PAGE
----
America's wholesalers and distributors say they have met the enemy, and it is … UPS? Yes, third-party logistics divisions operated by the likes of FedEx, Ryder and Big Brown have already made big inroads into the wholesaler-distributors' traditional market, according to a new study produced by the National Association of Wholesaler-Distributors and Pembroke Consulting. And that competition's not going away anytime soon. In fact, the report, Facing the Forces of Change: The Road to Opportunity, warns that the group's members should expect competition for their core logistics and order fulfillment functions to intensify.
"Third-party logistics companies are on a collision course with distributors for control of the supply chain," says Adam Fein, president of Pembroke Consulting, the business strategy consulting firm that conducted the research.
"Third-party logistics companies and logistics companies [that] provided truck and shed services in the past are now moving inside the brown box to get access to some of the other revenue in the supply chain." Already, he says, 80 percent of the 200 largest logistics companies offer pick and pack services in direct competition with wholesaler-distributors.
What's more, they're finding it profitable. Revenue from value-added warehousing and distribution services reached $17 billion last year, nearly 25 percent of total sales for logistics companies. And those value-added services represent the fastest-growing revenue stream for third-party providers.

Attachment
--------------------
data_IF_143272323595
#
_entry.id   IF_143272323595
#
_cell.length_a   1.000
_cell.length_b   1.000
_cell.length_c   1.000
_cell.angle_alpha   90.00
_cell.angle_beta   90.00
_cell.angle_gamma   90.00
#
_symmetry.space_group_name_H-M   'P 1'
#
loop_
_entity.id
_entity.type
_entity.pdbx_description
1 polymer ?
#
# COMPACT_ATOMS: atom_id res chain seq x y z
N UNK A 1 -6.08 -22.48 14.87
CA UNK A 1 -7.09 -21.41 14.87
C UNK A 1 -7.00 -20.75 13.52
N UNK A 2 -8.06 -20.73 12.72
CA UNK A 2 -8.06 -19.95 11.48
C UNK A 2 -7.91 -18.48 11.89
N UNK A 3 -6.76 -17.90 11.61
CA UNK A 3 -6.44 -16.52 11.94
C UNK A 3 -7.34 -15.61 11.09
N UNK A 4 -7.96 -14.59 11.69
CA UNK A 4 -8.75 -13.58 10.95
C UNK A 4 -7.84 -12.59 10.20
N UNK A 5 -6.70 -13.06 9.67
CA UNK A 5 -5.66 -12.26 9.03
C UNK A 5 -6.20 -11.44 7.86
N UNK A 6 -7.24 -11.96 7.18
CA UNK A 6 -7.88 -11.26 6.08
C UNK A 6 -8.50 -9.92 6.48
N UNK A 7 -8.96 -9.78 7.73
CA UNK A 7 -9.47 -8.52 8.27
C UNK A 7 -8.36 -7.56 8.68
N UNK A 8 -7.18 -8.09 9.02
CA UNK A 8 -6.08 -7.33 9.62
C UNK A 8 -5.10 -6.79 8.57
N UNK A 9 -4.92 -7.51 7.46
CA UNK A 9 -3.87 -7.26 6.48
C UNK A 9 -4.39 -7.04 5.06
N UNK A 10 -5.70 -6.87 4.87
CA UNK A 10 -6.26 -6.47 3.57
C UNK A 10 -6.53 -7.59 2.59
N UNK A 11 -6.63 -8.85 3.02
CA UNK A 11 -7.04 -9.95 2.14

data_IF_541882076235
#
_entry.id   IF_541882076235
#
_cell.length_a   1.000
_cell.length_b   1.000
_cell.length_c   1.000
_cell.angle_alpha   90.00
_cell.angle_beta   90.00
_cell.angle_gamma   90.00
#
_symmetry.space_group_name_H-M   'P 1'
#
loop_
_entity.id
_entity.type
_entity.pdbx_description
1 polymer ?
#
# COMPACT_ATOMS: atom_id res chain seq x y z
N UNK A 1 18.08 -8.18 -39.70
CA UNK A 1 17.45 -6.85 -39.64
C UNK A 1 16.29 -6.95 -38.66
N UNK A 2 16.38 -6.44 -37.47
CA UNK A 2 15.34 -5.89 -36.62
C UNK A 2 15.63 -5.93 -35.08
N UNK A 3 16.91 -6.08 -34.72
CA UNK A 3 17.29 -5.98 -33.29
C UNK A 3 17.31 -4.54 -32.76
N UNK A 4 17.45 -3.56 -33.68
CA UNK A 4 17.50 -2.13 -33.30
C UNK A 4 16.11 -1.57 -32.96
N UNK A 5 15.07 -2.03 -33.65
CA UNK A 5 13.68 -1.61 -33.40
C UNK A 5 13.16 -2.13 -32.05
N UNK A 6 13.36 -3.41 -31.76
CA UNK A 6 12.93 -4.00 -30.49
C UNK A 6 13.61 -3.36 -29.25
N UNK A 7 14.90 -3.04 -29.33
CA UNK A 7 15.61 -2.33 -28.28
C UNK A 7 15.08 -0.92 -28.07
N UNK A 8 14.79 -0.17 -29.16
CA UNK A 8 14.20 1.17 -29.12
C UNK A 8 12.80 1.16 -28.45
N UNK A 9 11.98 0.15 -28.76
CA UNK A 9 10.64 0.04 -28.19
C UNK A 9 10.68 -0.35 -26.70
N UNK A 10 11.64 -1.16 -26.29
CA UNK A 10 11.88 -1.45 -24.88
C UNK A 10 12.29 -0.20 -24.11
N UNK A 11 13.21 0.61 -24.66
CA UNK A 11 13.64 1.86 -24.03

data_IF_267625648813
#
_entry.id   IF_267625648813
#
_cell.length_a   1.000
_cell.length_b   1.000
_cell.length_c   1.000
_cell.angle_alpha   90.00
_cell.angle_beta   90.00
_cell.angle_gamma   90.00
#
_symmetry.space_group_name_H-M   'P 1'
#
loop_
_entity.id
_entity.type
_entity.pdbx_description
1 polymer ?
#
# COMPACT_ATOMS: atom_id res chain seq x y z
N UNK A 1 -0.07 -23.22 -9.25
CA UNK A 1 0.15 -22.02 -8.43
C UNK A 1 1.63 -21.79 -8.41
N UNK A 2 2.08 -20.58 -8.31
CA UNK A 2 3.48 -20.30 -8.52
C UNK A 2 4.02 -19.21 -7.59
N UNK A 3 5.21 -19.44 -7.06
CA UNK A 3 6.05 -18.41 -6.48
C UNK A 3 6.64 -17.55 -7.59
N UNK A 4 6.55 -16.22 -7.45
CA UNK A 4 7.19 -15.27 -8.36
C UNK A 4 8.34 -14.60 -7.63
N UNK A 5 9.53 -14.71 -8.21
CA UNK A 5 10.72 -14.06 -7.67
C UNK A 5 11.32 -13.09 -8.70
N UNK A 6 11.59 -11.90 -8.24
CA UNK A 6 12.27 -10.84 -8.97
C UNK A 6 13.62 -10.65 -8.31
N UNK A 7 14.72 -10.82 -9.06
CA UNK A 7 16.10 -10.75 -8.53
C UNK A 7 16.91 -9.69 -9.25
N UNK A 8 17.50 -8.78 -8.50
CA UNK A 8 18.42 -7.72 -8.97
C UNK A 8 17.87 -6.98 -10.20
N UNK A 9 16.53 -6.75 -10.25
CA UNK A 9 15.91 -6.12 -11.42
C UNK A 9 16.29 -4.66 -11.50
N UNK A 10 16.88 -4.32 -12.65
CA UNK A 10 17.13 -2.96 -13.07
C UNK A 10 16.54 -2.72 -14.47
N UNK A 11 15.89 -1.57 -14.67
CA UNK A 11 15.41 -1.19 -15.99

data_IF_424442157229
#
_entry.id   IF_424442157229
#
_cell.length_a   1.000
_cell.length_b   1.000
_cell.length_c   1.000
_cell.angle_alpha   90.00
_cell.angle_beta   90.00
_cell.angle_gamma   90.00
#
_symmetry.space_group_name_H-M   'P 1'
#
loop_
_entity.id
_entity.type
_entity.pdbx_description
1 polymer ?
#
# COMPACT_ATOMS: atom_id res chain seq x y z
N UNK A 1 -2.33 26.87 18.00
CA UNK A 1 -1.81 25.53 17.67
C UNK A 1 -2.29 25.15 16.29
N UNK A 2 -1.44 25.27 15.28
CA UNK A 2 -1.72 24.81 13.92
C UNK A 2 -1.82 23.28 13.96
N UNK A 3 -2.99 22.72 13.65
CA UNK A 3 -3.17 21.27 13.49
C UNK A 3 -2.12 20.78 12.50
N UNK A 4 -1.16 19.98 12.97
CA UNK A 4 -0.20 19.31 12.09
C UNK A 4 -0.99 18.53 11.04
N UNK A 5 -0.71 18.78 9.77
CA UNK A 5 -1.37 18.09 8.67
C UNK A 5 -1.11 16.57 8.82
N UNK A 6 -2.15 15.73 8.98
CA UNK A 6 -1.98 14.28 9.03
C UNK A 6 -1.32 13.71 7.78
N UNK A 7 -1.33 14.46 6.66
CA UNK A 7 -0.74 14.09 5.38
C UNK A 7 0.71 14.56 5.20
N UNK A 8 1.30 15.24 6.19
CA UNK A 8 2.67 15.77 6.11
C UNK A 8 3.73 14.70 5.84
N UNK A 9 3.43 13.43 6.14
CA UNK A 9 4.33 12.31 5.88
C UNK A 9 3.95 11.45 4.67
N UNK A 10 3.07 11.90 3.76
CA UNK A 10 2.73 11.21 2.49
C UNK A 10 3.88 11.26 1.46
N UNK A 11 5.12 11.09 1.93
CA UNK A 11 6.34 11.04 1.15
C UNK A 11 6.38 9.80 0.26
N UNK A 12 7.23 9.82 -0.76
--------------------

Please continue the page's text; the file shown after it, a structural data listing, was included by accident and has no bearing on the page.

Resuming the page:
Though wholesaler-distributors have been slow to wake up to it, the threat is real, says Fein. Right now, less than half of industrial distribution executives say they expect competition from logistics companies in the future, according to the study. But Fein reports that more than half of the Fortune 500 currently outsource supply chain functions to logistics companies.
A big part of the logistics companies' appeal is flexibility. Compared with their wholesaler-distributor rivals, the logistics companies can offer their clients the following:
Apparently potential customers are taking notice. "Many manufacturers see logistics companies as a viable alternative to wholesaler-distributors for many core activities," says Fein. "Not only is it a viable alternative today, but it will be even more viable in the future."